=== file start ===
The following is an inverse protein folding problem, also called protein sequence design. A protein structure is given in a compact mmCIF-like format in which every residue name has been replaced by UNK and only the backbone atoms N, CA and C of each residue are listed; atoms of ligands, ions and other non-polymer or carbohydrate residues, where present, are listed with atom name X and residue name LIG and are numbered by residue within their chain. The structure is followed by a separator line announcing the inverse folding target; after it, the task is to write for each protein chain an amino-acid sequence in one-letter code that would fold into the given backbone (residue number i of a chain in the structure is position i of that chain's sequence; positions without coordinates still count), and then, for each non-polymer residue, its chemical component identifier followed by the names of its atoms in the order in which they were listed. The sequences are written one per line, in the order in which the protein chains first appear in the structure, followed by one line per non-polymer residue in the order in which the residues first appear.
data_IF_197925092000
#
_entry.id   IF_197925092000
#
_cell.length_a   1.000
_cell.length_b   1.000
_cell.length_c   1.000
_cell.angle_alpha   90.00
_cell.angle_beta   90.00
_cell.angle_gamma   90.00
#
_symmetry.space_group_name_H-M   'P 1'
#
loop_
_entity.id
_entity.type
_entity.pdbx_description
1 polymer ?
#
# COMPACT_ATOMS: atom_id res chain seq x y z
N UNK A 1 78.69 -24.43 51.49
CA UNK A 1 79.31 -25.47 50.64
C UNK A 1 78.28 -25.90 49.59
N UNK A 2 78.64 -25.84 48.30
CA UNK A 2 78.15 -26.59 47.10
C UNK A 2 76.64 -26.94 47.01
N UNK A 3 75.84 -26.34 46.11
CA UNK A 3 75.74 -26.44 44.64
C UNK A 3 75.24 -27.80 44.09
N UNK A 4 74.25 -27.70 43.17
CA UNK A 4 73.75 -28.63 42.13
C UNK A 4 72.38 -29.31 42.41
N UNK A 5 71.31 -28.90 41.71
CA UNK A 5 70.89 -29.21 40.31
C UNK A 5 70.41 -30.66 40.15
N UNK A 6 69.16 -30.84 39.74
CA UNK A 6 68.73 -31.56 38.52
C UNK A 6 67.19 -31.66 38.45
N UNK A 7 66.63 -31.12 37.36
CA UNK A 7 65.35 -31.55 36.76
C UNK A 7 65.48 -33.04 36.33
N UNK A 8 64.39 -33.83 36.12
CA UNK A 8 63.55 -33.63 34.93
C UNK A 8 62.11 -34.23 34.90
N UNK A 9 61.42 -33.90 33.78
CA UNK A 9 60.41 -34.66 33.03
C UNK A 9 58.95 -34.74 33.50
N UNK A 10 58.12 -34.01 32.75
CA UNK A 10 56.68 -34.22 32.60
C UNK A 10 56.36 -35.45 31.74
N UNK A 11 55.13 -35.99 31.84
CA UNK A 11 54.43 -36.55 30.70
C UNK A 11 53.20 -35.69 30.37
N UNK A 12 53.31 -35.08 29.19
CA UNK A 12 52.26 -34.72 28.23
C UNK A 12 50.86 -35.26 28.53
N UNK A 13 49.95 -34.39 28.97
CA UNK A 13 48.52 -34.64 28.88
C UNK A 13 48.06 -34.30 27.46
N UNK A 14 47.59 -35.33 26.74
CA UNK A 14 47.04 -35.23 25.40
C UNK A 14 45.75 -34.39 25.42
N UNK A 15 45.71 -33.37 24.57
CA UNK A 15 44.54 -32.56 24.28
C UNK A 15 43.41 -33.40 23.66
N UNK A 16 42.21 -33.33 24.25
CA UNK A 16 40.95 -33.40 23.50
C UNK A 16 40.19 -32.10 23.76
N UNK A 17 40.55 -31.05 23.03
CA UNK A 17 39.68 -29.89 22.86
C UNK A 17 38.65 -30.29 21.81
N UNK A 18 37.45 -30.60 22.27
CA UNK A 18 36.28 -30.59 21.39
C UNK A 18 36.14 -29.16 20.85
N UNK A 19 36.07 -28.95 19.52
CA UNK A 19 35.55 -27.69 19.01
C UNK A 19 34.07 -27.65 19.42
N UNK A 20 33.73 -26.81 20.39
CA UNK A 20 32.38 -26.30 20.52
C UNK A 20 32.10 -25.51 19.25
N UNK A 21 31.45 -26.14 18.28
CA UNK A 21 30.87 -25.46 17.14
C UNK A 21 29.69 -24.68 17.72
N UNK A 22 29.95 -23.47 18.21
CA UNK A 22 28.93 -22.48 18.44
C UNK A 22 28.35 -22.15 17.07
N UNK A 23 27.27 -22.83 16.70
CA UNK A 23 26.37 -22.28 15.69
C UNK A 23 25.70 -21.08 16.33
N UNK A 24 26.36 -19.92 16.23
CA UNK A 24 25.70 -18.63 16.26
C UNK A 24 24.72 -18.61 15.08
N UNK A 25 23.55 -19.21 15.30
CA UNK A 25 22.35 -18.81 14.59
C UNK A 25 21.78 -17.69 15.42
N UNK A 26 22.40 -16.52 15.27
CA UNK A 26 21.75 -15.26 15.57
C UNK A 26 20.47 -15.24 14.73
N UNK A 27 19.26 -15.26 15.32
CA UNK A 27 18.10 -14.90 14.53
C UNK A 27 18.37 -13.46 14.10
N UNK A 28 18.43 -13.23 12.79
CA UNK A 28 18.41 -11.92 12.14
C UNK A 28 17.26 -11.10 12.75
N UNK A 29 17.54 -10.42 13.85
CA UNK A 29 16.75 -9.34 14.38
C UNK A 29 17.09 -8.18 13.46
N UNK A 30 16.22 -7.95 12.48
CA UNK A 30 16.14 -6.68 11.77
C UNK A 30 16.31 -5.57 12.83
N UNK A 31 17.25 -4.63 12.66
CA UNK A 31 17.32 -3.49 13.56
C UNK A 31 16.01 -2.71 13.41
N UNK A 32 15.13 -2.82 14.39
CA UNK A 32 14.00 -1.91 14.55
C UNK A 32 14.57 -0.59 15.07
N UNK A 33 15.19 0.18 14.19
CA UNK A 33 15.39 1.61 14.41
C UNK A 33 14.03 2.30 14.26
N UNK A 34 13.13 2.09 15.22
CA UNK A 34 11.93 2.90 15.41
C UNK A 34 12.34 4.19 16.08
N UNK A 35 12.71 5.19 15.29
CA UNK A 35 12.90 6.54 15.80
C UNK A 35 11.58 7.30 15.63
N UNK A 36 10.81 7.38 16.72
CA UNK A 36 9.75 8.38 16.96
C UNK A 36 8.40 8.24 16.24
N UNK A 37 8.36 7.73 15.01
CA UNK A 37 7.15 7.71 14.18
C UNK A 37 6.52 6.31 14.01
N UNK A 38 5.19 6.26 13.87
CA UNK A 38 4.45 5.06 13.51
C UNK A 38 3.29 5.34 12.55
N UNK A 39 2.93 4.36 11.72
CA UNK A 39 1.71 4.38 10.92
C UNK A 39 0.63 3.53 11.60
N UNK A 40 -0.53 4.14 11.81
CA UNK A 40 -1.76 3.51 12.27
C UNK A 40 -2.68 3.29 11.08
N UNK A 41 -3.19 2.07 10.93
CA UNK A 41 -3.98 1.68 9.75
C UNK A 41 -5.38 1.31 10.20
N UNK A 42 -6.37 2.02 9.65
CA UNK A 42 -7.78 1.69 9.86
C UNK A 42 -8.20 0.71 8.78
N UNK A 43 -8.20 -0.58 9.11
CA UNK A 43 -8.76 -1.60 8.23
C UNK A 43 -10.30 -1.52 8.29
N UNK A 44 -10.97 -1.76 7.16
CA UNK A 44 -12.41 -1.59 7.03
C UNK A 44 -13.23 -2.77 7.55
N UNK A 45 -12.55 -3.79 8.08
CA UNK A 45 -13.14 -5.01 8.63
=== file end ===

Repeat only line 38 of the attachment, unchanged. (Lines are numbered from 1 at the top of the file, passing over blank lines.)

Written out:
CA UNK A 6 68.73 -31.56 38.52